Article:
Think about this – you spend about half of your waking life at work. And in this economy, maybe more. Depressing, I know, but hey, thank God for weekends. Since we are at work so much of the time, getting hurt “at work,” statistically, is more likely than we want to believe.
And the stakes are high these days after you are hurt on the job: nobody wants to lose their job. So folks try to suck it up and work through the pain, which is admirable. Hard work is a core American value.
But what happens when your workers’ comp doctor, in order to help you heal, gives you “light duty” work restrictions? (For example, don’t lift over 10 pounds). Well, your employer may want to move you out of your normal job position and have you do something lighter for a while, like deskwork or answering phones. Under North Carolina Workers’ Compensation laws, this “light duty” assignment in many cases is allowed, up to a point. There are laws in place in North Carolina that help ensure that you don’t end up doing a made-up “light duty” job indefinitely.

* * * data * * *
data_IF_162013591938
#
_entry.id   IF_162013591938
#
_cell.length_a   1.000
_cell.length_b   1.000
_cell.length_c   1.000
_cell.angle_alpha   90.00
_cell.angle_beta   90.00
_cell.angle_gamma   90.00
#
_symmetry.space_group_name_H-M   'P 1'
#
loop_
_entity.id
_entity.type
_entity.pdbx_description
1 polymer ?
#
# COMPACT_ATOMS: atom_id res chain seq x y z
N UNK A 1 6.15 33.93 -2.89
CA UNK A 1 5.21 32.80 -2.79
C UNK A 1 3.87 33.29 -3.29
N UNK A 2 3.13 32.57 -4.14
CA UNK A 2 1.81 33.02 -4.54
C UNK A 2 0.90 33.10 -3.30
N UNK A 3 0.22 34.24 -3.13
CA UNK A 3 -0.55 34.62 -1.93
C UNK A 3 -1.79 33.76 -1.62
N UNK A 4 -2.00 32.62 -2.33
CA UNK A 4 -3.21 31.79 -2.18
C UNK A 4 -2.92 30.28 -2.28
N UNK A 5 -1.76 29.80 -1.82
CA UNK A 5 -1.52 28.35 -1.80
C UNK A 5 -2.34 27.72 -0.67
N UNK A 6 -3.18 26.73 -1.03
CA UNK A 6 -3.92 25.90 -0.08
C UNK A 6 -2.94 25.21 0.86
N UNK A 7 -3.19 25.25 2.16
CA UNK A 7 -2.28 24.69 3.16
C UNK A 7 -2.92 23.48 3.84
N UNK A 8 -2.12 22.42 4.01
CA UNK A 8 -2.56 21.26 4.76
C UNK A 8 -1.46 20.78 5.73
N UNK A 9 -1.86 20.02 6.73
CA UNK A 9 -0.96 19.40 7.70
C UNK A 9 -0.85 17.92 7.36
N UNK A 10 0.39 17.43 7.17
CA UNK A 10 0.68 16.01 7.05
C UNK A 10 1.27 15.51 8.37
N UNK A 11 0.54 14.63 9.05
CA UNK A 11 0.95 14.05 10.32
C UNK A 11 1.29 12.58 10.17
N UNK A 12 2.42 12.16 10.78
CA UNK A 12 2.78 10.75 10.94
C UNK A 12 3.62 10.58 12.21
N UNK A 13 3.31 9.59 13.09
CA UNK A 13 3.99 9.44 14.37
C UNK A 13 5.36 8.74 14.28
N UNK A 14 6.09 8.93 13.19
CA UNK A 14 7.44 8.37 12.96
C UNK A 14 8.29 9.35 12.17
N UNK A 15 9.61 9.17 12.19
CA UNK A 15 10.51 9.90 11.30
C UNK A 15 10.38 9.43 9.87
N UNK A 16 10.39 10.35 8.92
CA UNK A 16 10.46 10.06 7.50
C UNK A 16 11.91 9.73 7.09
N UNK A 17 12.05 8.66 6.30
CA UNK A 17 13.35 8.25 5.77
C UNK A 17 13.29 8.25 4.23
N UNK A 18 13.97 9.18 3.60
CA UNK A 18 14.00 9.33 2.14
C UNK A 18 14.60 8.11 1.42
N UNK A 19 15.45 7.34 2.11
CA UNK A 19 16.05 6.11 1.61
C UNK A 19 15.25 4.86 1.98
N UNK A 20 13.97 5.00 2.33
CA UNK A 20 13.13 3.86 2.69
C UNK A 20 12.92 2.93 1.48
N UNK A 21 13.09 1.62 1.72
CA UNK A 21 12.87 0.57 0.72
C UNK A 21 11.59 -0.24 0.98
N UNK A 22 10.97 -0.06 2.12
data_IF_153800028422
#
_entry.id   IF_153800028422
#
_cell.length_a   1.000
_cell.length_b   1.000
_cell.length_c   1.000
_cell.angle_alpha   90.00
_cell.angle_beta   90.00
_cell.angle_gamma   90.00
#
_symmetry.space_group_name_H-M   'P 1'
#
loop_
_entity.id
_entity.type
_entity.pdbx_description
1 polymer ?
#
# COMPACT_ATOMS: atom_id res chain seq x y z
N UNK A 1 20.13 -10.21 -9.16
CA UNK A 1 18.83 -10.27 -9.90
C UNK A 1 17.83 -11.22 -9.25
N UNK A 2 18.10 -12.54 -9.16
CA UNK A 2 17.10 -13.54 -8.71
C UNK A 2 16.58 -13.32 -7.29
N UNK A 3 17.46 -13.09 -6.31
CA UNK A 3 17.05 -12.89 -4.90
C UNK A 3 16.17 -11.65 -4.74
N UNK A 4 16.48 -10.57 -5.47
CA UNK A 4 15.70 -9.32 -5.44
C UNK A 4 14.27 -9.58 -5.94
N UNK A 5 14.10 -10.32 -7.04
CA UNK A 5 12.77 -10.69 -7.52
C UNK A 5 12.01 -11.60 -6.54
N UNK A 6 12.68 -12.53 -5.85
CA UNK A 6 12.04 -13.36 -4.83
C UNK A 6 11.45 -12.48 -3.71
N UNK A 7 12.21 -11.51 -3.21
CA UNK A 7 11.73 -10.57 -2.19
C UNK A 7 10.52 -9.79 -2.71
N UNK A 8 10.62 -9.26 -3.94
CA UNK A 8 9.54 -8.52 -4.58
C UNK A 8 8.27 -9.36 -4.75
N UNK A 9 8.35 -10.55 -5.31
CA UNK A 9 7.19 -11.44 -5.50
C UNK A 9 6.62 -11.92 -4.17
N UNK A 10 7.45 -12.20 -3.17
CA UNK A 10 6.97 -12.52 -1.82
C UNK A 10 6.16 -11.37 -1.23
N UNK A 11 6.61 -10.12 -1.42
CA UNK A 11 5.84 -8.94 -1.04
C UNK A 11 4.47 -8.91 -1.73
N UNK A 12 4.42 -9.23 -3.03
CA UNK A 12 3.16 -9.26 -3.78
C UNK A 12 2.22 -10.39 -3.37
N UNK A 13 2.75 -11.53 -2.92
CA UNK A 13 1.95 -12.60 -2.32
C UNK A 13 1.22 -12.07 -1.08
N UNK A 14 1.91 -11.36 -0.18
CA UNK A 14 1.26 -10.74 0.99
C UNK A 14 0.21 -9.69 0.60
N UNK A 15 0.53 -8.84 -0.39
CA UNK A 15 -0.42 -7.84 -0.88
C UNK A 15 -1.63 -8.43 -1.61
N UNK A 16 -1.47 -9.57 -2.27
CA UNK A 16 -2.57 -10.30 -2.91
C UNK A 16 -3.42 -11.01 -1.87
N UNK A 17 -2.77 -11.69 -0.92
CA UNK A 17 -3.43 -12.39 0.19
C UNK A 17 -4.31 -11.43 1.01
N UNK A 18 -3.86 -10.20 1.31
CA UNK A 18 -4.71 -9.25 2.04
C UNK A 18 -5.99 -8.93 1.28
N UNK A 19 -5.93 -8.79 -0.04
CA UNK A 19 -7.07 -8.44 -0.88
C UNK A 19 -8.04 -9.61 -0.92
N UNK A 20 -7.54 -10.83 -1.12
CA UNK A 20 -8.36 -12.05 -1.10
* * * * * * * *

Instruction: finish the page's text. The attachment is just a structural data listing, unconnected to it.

If your Workers’ Compensation injury has healed or stabilized and you can’t do your regular, normal job anymore, don’t get stuck in what I call “light duty limbo.” Sometimes, trying to stick it out in permanent light duty can lead you down the path to a pink slip. Co-workers and bosses might grow to resent an injured worker who isn’t doing his or her “normal job.” That’s just human nature. But that doesn’t have to happen. If you can’t do your normal job, you may be entitled to be out of work, drawing a workers’ compensation check, while you work on transitioning to a different job or career.
“Light duty” and its implications for the career and future of an injured worker is one of the more complex and nuanced areas of North Carolina Workers’ Compensation law. Every situation is different. Get in touch with an experienced, careful workers’ compensation attorney to discuss your situation and how to avoid the pitfalls of “light duty limbo.”